A coal roller encountered some unexpected consequences after they showed themselves engaging in the dangerous behavior on TikTok.
“That’s just wrong,” one user wrote. “Y’all need cameras and plate readers, wall of shame those jackasses.”
The harmful actions drew the ire of enough people that the Fort Worth Star-Telegram wrote a story reporting that local business owner Kevin Soucie was the culprit who “rolled coal,” or used a modified diesel vehicle to spew huge quantities of toxic exhaust.
Soucie tried to deflect questions, but his business was engulfed by one-star Google reviews. He put together a non-apology apology, saying it was unacceptable for his personal actions to affect his business.
Rolling coal is illegal by federal law, but enforcement varies: It’s a misdemeanor with a $350 fine in Texas, and the Star-Telegram noted state law authorizes cyclists to ride in lanes of traffic. The North Central Texas Council of Governments does solicit complaints about “smoking vehicles.”
Coal rollers have been known to get their comeuppance, whether from the Massachusetts Environmental Police, officers on horseback, or damaging their car. In September, the Department of Justice filed a lawsuit against eBay that could lead to $2 billion in fines, cracking down on aftermarket devices that defeat vehicle pollution controls.
As many Redditors pointed out, rolling coal might as well be assault. Diesel fumes are carcinogenic, and aside from the extreme health hazards they pose, they can obscure the view of cyclists, drivers, and pedestrians.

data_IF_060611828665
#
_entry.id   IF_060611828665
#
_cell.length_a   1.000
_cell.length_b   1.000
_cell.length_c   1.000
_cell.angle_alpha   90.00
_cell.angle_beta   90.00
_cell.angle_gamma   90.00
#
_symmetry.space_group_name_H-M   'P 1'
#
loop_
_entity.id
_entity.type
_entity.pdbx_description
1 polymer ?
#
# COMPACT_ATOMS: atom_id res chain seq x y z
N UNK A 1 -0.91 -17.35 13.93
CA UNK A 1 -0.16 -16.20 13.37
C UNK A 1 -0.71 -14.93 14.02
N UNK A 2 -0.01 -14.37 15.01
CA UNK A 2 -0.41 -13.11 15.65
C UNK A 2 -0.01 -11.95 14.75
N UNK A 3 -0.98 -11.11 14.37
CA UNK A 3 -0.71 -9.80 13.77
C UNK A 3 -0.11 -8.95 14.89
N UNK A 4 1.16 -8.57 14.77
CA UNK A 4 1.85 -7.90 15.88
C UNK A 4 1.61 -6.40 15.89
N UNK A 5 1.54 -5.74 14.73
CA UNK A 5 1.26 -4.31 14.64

In 2021, a Houston-area teenager was charged with six counts of aggravated assault with a deadly weapon two months after he plowed into six cyclists while rolling coal.
In 2020, the Environmental Protection Agency estimated emissions controls had been removed from more than 550,000 diesel pickup trucks in the past 10 years, leading to the excess pollution of more than 570,000 tons of nitrogen oxides and 5,000 tons of particulate matter over the lifetime of the vehicles. Though those trucks accounted for just 15% of diesel trucks originally certified with emissions controls in the United States, they emitted as much filth as more than 9 million additional unadulterated vehicles.
“I didn’t know what ‘rolling coal’ was before reading this,” one commenter wrote. “So these idiots modify their cars to produce these exhaust fumes.
“More proof we live in an idiocracy.”
Another user said: “Some people don’t need an excuse to be a raging a******. Unfortunately, that’s the world we live in.”
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